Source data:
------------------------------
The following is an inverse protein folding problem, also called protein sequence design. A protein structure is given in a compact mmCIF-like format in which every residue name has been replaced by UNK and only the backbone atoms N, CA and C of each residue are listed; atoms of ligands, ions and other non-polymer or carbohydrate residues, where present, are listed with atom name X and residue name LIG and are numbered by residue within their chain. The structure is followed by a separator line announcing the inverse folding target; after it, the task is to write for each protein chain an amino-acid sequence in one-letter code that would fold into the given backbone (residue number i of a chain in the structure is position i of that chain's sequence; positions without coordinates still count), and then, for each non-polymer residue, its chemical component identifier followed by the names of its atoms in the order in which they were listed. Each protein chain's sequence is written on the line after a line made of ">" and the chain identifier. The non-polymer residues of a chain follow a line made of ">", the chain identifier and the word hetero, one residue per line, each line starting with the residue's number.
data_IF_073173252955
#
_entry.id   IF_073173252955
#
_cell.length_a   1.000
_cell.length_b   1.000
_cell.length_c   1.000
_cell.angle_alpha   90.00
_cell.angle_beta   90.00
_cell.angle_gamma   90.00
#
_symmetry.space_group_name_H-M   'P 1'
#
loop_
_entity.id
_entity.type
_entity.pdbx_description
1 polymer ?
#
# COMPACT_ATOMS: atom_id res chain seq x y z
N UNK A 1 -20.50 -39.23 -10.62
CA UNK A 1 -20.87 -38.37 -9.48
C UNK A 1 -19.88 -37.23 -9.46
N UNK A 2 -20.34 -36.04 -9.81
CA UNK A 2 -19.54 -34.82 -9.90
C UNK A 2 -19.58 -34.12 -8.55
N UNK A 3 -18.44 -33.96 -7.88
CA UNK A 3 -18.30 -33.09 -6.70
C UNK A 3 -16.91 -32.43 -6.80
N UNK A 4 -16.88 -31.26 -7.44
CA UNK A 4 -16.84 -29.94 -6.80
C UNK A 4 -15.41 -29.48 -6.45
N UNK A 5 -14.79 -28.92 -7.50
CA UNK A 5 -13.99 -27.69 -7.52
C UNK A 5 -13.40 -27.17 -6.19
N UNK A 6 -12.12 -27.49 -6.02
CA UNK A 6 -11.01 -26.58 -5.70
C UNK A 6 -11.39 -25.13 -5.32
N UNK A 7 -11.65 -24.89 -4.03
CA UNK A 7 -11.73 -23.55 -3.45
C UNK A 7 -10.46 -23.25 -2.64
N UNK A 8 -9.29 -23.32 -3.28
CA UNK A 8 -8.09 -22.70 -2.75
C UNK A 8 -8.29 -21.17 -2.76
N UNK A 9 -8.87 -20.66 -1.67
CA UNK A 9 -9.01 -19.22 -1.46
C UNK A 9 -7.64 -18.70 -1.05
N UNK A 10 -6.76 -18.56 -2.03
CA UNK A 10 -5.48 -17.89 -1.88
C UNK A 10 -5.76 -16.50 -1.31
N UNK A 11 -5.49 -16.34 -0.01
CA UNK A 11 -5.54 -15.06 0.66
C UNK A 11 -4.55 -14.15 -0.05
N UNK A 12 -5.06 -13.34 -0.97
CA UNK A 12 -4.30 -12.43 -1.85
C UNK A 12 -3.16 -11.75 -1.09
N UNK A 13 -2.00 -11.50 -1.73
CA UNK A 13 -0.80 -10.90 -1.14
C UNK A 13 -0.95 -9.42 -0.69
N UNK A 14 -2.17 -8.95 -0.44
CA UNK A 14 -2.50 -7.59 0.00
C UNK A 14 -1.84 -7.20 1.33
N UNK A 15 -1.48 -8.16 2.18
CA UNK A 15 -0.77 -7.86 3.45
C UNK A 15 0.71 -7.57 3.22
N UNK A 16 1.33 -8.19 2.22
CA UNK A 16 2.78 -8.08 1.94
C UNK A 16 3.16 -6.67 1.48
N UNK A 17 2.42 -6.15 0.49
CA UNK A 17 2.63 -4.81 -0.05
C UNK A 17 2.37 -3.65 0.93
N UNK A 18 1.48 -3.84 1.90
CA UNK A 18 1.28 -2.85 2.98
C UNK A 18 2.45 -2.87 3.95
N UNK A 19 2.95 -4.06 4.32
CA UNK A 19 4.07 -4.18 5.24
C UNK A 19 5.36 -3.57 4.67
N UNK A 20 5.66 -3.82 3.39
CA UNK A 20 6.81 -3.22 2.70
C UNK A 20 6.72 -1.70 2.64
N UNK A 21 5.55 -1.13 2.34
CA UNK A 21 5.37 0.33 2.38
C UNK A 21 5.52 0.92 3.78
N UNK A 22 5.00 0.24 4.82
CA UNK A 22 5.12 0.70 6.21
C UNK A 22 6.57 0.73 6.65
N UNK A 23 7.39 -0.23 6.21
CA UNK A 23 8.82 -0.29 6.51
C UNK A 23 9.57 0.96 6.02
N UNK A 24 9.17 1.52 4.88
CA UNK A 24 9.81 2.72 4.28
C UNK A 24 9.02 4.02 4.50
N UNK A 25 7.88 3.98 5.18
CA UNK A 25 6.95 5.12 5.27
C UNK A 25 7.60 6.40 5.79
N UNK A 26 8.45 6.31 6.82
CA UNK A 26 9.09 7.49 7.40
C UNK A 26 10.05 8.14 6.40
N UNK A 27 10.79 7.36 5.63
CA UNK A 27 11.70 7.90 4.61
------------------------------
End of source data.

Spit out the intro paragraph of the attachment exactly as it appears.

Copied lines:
The following is an inverse protein folding problem, also called protein sequence design. A protein structure is given in a compact mmCIF-like format in which every residue name has been replaced by UNK and only the backbone atoms N, CA and C of each residue are listed; atoms of ligands, ions and other non-polymer or carbohydrate residues, where present, are listed with atom name X and residue name LIG and are numbered by residue within their chain. The structure is followed by a separator line announcing the inverse folding target; after it, the task is to write for each protein chain an amino-acid sequence in one-letter code that would fold into the given backbone (residue number i of a chain in the structure is position i of that chain's sequence; positions without coordinates still count), and then, for each non-polymer residue, its chemical component identifier followed by the names of its atoms in the order in which they were listed. Each protein chain's sequence is written on the line after a line made of ">" and the chain identifier. The non-polymer residues of a chain follow a line made of ">", the chain identifier and the word hetero, one residue per line, each line starting with the residue's number.